The America’s Cup is a one-off event. It does not need promoting with pseudo regattas in the intervening years, which use its name. The Challenger Selection Trials, together with the long lost Defender Selection Trials, are adequate and the responsibility for their expense is down to the individual teams. Now there is a state of affairs in which the Defender trials have been eliminated. In the Protocol, Item 17 clearly states:
“Defender means GGYC and the sailing team that represents GGYC in AC35;”
You have excluded any chance of another US Yacht Club from competing for the Cup, maybe even giving GGYC the type of competition it needs to retain the Cup. Not even the New York Yacht Club (NYYC) felt sufficiently confident to resort to that.
Neither did the NYYC resort to changing the boats at a late date – the move from the AC-62 to the AC-48 has been very last minute and particularly hard on the teams that had set up their design groups well in advance to produce the smaller AC-62, as announced soon after the last AC match. It is hardly surprising that you have put Patrizio Bertelli’s feelings in disarray to the extent he has withdrawn Luna Rossa from AC35. His team had been working since early January 2014 at its headquarters in Cagliari with a Design Office of 40, all working on the design of a 62-footer. I suppose your comment will be: “Silly him,” but you have lost one of the biggest commercial sponsors of the Cup – just look where the Prada advertisements for Luna Rossa appear.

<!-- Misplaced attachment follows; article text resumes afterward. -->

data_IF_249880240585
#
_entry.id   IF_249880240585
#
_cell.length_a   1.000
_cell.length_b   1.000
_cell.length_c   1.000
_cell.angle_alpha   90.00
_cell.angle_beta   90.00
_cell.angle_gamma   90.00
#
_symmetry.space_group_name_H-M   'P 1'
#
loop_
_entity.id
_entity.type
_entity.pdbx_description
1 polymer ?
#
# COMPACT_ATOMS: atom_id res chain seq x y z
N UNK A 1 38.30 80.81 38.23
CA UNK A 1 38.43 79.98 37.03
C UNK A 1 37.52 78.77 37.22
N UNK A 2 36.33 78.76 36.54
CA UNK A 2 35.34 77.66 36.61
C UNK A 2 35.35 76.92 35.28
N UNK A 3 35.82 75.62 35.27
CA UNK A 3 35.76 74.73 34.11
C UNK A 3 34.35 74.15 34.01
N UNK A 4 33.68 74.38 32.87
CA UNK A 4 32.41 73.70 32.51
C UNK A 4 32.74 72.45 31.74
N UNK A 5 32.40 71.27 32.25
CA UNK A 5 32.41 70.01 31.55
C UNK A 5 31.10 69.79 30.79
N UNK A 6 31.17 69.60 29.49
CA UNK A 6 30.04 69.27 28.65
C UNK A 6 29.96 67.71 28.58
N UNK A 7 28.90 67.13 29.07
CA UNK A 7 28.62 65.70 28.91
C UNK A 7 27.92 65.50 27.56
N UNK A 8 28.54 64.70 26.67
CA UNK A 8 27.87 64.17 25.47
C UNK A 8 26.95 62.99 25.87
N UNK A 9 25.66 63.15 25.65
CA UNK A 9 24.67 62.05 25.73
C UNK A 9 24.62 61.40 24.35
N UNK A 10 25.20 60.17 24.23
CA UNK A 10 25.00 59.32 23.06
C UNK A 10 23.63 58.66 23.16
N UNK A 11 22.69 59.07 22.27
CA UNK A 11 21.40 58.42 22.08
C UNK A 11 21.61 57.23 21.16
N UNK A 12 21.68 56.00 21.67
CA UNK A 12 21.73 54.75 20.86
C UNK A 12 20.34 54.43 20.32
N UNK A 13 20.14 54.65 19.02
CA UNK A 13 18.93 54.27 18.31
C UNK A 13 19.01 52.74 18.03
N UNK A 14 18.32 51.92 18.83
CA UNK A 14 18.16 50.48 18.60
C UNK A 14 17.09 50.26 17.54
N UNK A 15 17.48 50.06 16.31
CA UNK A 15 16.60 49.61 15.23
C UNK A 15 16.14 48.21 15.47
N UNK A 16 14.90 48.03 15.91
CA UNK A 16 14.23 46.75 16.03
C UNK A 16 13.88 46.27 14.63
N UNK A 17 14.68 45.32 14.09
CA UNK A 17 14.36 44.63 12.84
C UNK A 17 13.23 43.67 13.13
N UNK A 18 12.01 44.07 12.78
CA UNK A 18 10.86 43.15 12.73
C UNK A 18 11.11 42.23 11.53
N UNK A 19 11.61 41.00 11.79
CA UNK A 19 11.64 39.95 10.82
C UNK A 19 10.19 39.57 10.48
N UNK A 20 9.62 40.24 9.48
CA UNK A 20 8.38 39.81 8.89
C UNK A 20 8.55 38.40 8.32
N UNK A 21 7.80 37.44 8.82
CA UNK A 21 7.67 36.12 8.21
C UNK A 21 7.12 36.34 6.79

To throw fat on the fire, you are offering to give design and financial support to the French team, which has made little progress, and what is worse attempting to justify this with the terms of the Deed of Gift, where it indicates that the event is to be: “a friendly competition between foreign nations.” But you may well counter this with the quote from the judge of the New York Court of Appeals in the case between the Mercury Bay Boating Club and San Diego Yacht Club, who queried: “Where in the Deed of Gift does it say the America’s Cup is supposed to be fair?”
The loss of Louis Vuitton, after 30 years, is another huge loss of commercial sponsorship, but the writing for that was on the wall in San Francisco.
Everything this time around has been late, and bringing in new entries at this stage is another breach of the Protocol. I implore you to get your act together, remember the event with which you are dealing, with its glorious past, and begin to act in a proper manner.